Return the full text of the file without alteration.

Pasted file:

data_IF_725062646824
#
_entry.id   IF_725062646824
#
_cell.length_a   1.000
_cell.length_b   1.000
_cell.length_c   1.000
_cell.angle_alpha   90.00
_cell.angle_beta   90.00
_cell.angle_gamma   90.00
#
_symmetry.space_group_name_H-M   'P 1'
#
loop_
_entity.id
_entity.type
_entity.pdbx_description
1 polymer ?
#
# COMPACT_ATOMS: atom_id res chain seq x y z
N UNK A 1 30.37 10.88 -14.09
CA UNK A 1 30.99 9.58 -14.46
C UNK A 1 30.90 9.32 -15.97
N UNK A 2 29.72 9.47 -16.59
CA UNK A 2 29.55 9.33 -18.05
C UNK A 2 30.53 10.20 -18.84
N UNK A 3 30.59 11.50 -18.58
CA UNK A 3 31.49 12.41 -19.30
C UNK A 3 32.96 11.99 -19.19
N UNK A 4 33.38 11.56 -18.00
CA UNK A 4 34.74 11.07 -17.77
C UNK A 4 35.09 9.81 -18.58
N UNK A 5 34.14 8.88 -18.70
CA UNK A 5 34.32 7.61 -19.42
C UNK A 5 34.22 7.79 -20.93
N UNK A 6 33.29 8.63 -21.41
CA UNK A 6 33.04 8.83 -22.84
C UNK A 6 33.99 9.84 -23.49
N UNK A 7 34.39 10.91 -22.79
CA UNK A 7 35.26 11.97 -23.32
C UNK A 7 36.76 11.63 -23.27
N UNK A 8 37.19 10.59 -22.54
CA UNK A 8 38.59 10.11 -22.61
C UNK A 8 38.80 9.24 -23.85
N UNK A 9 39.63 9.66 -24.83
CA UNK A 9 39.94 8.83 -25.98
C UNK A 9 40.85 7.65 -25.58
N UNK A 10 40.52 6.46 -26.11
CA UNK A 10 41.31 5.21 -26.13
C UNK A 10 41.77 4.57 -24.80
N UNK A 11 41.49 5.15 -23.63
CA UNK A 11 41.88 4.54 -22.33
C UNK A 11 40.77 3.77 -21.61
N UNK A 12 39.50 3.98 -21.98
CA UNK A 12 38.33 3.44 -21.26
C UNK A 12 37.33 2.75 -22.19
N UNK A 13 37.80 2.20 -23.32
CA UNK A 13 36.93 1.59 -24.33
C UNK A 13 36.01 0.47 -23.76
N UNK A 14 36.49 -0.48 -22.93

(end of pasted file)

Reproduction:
data_IF_725062646824
#
_entry.id   IF_725062646824
#
_cell.length_a   1.000
_cell.length_b   1.000
_cell.length_c   1.000
_cell.angle_alpha   90.00
_cell.angle_beta   90.00
_cell.angle_gamma   90.00
#
_symmetry.space_group_name_H-M   'P 1'
#
loop_
_entity.id
_entity.type
_entity.pdbx_description
1 polymer ?
#
# COMPACT_ATOMS: atom_id res chain seq x y z
N UNK A 1 30.37 10.88 -14.09
CA UNK A 1 30.99 9.58 -14.46
C UNK A 1 30.90 9.32 -15.97
N UNK A 2 29.72 9.47 -16.59
CA UNK A 2 29.55 9.33 -18.05
C UNK A 2 30.53 10.20 -18.84
N UNK A 3 30.59 11.50 -18.58
CA UNK A 3 31.49 12.41 -19.30
C UNK A 3 32.96 11.99 -19.19
N UNK A 4 33.38 11.56 -18.00
CA UNK A 4 34.74 11.07 -17.77
C UNK A 4 35.09 9.81 -18.58
N UNK A 5 34.14 8.88 -18.70
CA UNK A 5 34.32 7.61 -19.42
C UNK A 5 34.22 7.79 -20.93
N UNK A 6 33.29 8.63 -21.41
CA UNK A 6 33.04 8.83 -22.84
C UNK A 6 33.99 9.84 -23.49
N UNK A 7 34.39 10.91 -22.79
CA UNK A 7 35.26 11.97 -23.32
C UNK A 7 36.76 11.63 -23.27
N UNK A 8 37.19 10.59 -22.54
CA UNK A 8 38.59 10.11 -22.61
C UNK A 8 38.80 9.24 -23.85
N UNK A 9 39.63 9.66 -24.83
CA UNK A 9 39.94 8.83 -25.98
C UNK A 9 40.85 7.65 -25.58
N UNK A 10 40.52 6.46 -26.11
CA UNK A 10 41.31 5.21 -26.13
C UNK A 10 41.77 4.57 -24.80
N UNK A 11 41.49 5.15 -23.63
CA UNK A 11 41.88 4.54 -22.33
C UNK A 11 40.77 3.77 -21.61
N UNK A 12 39.50 3.98 -21.98
CA UNK A 12 38.33 3.44 -21.26
C UNK A 12 37.33 2.75 -22.19
N UNK A 13 37.80 2.20 -23.32
CA UNK A 13 36.93 1.59 -24.33
C UNK A 13 36.01 0.47 -23.76
N UNK A 14 36.49 -0.48 -22.93